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Martensitic Stainless Steels

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Martensitic Stainless Steels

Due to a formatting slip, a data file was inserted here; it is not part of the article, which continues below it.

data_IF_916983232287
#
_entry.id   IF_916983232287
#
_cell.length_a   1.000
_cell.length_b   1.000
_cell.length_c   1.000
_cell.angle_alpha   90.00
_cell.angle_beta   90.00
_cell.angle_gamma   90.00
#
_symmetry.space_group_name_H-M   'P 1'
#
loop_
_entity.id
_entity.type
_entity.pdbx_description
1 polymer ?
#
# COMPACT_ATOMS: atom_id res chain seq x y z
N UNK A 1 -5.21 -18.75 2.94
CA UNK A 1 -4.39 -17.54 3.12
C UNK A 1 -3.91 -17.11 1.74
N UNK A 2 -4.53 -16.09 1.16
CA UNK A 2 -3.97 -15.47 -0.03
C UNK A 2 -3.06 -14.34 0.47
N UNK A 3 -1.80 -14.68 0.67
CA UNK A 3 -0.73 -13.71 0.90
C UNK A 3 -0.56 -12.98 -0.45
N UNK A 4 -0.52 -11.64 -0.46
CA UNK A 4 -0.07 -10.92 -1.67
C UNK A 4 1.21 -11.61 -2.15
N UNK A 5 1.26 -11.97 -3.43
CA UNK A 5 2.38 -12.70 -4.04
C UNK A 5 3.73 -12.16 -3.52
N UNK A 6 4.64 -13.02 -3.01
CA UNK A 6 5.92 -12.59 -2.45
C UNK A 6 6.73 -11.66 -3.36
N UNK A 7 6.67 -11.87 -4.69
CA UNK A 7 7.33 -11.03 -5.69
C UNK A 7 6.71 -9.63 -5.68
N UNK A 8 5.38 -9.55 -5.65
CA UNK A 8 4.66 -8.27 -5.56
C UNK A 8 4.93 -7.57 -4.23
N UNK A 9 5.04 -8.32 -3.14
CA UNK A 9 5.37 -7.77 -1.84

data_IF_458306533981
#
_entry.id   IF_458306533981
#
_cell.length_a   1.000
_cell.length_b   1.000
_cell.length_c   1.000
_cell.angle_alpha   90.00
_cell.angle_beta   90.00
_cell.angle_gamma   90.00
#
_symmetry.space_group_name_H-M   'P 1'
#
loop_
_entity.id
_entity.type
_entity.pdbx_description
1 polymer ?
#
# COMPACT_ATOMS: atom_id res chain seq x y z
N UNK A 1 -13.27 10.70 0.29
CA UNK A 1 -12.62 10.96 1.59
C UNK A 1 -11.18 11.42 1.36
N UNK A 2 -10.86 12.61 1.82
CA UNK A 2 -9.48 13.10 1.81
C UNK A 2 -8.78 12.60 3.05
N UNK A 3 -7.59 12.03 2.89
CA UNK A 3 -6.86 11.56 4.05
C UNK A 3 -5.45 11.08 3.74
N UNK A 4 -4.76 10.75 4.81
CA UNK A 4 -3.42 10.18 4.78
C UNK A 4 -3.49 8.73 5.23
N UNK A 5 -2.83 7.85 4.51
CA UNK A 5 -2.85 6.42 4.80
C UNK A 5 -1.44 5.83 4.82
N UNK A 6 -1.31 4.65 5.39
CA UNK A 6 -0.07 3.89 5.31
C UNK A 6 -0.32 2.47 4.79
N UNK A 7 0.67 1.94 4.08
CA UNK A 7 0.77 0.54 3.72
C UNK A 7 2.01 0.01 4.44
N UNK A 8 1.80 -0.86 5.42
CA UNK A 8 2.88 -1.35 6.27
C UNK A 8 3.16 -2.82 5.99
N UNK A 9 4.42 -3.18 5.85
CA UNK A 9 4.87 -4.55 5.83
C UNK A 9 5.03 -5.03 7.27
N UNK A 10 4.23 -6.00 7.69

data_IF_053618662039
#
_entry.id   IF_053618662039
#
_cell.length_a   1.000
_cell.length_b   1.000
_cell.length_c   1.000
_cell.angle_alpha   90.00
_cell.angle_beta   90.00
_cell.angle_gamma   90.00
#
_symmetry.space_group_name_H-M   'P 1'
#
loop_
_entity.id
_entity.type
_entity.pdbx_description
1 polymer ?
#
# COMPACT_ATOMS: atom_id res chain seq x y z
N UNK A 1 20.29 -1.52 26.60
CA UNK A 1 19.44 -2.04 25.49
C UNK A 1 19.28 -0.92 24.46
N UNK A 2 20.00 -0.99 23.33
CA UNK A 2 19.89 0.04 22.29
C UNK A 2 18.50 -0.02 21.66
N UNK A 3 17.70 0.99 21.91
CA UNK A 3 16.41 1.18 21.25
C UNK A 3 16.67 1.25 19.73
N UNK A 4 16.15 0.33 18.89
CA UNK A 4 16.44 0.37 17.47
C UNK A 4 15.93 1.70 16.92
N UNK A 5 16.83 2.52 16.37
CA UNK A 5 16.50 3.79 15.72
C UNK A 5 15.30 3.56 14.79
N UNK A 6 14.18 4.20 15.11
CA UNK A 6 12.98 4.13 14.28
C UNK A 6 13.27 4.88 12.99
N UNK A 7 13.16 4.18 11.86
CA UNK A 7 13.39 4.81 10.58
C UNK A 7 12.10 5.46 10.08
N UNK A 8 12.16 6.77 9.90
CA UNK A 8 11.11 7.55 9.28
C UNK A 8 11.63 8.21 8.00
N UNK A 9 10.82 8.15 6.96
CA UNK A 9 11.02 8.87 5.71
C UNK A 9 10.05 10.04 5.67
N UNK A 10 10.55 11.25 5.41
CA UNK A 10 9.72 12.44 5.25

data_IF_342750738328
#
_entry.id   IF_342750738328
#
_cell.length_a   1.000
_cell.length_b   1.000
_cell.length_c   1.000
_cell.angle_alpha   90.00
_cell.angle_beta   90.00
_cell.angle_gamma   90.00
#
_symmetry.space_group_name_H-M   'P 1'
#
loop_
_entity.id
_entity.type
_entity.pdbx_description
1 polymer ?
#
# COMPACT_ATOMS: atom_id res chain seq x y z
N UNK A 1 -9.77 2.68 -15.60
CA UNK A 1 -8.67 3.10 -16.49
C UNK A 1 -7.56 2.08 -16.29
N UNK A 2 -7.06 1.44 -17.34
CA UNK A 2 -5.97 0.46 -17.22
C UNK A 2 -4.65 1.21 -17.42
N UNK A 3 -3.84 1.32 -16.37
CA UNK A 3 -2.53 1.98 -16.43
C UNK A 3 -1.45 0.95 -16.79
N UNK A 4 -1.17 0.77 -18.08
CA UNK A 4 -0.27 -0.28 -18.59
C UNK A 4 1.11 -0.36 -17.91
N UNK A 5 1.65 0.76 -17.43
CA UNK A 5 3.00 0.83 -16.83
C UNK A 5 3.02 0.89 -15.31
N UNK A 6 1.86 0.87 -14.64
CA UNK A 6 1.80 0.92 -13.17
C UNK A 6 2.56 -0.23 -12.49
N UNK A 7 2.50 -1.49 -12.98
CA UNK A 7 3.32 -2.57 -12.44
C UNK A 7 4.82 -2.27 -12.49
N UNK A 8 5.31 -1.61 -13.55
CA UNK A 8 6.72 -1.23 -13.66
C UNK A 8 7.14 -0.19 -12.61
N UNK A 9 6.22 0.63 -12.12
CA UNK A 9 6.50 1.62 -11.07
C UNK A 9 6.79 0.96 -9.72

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  Martensitic Stainless Steels   Extrait:   Martensitic stainless steels are similar to low alloy or carbon steels, having a structure similar to the ferritic steels. However, due the addition of carbon, they can be hardened and strengthened by heat treatment, in a similar way to carbon steels. The main alloying element is chromium, typically 12 to 15%, molybdenum (0.2-1%), no nickel, except for two grades, and 0.1-1.2% carbon. Martensitic stainless steels are similar to low alloy or carbon steels, having a structure similar to the ferritic steels. However, due the addition of carbon, they can be hardened and strengthened by heat treatment, in a similar way to carbon steels. The main alloying element is chromium, typically 12 to 15%, molybdenum (0.2-1%), no nickel, except for two grades, and 0.1-1.2% carbon. Their structures are body-centered tetragonal (bct). and they are classed as a hard ferro-magnetic group. In the annealed condition, they have tensile yield strengths of about 275 MPa and so they are usually machined, cold formed, or cold worked in this condition. The strength obtained by heat treatment depends on the carbon content of the alloy. Increasing the carbon content increases the strength and hardness potential but decreases ductility and toughness. The higher carbon grades are capable of being heat treated to hardnesses of 60 HRC. Optimum corrosion resistance is attained in the heat-treated i.e. hardened and tempered condition. In comparison with the austenitic and ferritic grades of stainless steels, martensitic stainless steels are less resistant to corrosion. Martensitic grades of stainless steels can be developed with nitrogen and nickel additions but with lower carbon levels than the traditional grades. These steels have improved toughness, weldability and corrosion resistance. Figure 1 shows the microstructure image of a martensitic stainless steel. Figure 1: Microstructure image of a martensitic stainless steel.  In order to obtain a useful property profile martensitic stainless steels are normally used in the hardened and tempered condition. The hardening treatment consists of heating to a high temperature in order to produce an austenitic structure with carbon in solid solution followed by quenching. The austenitizing temperature is generally in the range 925  – 1070°C. The effect of austenitizising temperature and time on hardness and strength varies with the composition of the steel, especially the carbon content.  In general the hardness will increase with austenitizising temperature up to a maximum and then decrease. The effect of increased time at the austenitizising temperature is normally a slow reduction in hardness with increased time. Quenching, after austenitizising, is done in air, oil or water depending on steel grade. On cooling below the MS-temperature, the starting for the martensite transformation, the austenite transforms to martensite. The MS-temperature lies in the range 300-700°C and the transformation is finished of about 150-200°C below the MS-temperature.  Almost all alloying elements will lower the MS-temperature with carbon having the greatest effect. This means that in the higher alloyed martensitic grades the microstructure will contain retained austenite due to the low temperature (below ambient) needed to finish the transformation of the austenite into martensite. In the hardened condition the strength and hardness are high but the ductility and toughness are low. In order to obtain useful engineering properties, martensitic stainless steels are normally tempered. The tempering temperature used has a large influence on the final properties of the steel. The effect of tempering temperature on the mechanical properties of a martensitic stainless steel AISI 431 is shown in Figure 2. Figure 2: Effect of tempering temperature on the mechanical properties of AISI 431.  Hardening treatment: 1020°C/30 m /Oil quench Normally, increasing tempering temperatures below about 400°C will lead to a small decrease tensile strength and an increase in reduction of area while hardness, elongation and yield strength are more or less unaffected. Above this temperature there will be more or less pronounced increase in yield strength, tensile strength and hardness due to the secondary hardening peak, around 450-500°C. In the temperature range around the secondary hardening peak there is generally a dip in the impact toughness curve. Above about 500°C there is a rapid reduction in strength and hardness, and a corresponding increase in ductility and toughness. Tempering at temperatures above the 780°C for the steel in Figure 2, will result in partial austenitizising and the possible presence of untempered martensite after cooling to room temperature. The Table 1 shows the composition and typical use of AISI standard martensitic grades:  Table 1: The composition and typical use of martensitic grades AISI grade   C   Mn   Si   Cr   Ni   Mo   P   S   Comments/Applications  410 0.15 1 0.5 11.5-13.0 - - 0.04 0.03 The basic composition. Used for cutlery, steam and gas turbine blades and buckets, bushings. 416 0.15 1.25 1 12.0-14.0 - 0.6 0.04 0.15 Addition of sulphur for machinability, used for screws, gears etc. 416 Se replaces suplhur by selenium. 420 0.15-0.40 1 1 12.0-14.0 - - 0.04 0.03 Dental and surgical instruments, cutlery. 431 0.2 1 1 15.0-17.0 - 1.25-2.00 0.04 0.03 Enhanced corrosion resistance, high strength. 440A 0.60-0.75 1 1 16.0-18.0 - 0.75 0.04 0.03 Ball bearings and races, gage blocks, molds and dies, cutlery. 440B 0.75-0.95 1 1 16.0-18.0 - 0.75 0.04 0.03 As 440A, higher hardness. 440C 0.95-1.20 1 1 16.0-18.0 - 0.75 0.04 0.03 As 440B, higher hardness. In addition to the standard grades, a large number of alloyed martensitic stainless steels have been developed for moderately high temperature applications. Most common additions include Mo, V  and Nb . These lead to a complex precipitation sequence. A small amount (up to 2 wt %) of Ni  is added which improves the toughness. The 12Cr-Mo-V-Nb steels are used in the power generation industry, for steam turbine blades operating at temperatures around 600°C. The effect of nitrogen on localized corrosion resistance of martensitic stainless steels showed that intergranular corrosion effectively takes place in martensitic microstructures exposed to sulphuric acid solutions, and that nitrogen additions up to 0.2 [wt-%] allow improving resistance to this kind of localized attack. Figure 3 shows a much better corrosion resistance of high-temperature nitrided AISI 410S stainless steels which tested in acid solution containing chloride ions, in comparing with AISI 420. The superiority of the high nitrogen steel prevailed for all the tempering temperatures studied, 200, 400 and 600°C.    Figure 3: Comparison between polarization curves for AISI 420, and high temperature nitrided AISI 410S steels tested at 25°C, tempered at 200°C.  Some corrosion-erosion experiments performed with martensitic stainless steels have shown that corrosion-erosion resistance of the high-nitrogen stainless steels (AISI 410N, 410SN, is higher than that of the conventional AISI 420 stainless steel for the testing temperatures, in the range from 0°C to 70°C, which can be associated to the beneficial effect of nitrogen in solid solution in martensite.  As mentioned above, the martensitic stainless steel have the highest strength but also the lowest corrosion resistance of the stainless steels. They are also easily welded. Due to their high strength in combination with some corrosion resistance, martensitic steels are suitable for applications where the material is subjected to both corrosion and wear. Martensitic steels with high carbon content are often used for tool steels. Typical applications are: aerospace, automotive, hydroelectric engines, cutlery, defense, power hand tools, pump parts, valve seats, chisels, bushings, ball bearings, sporting equipment industry, surgical instruments etc. Date Published: Apr-2007 http://www.keytometals.com/page.aspx?ID=CheckArticle&site=kts&NM=199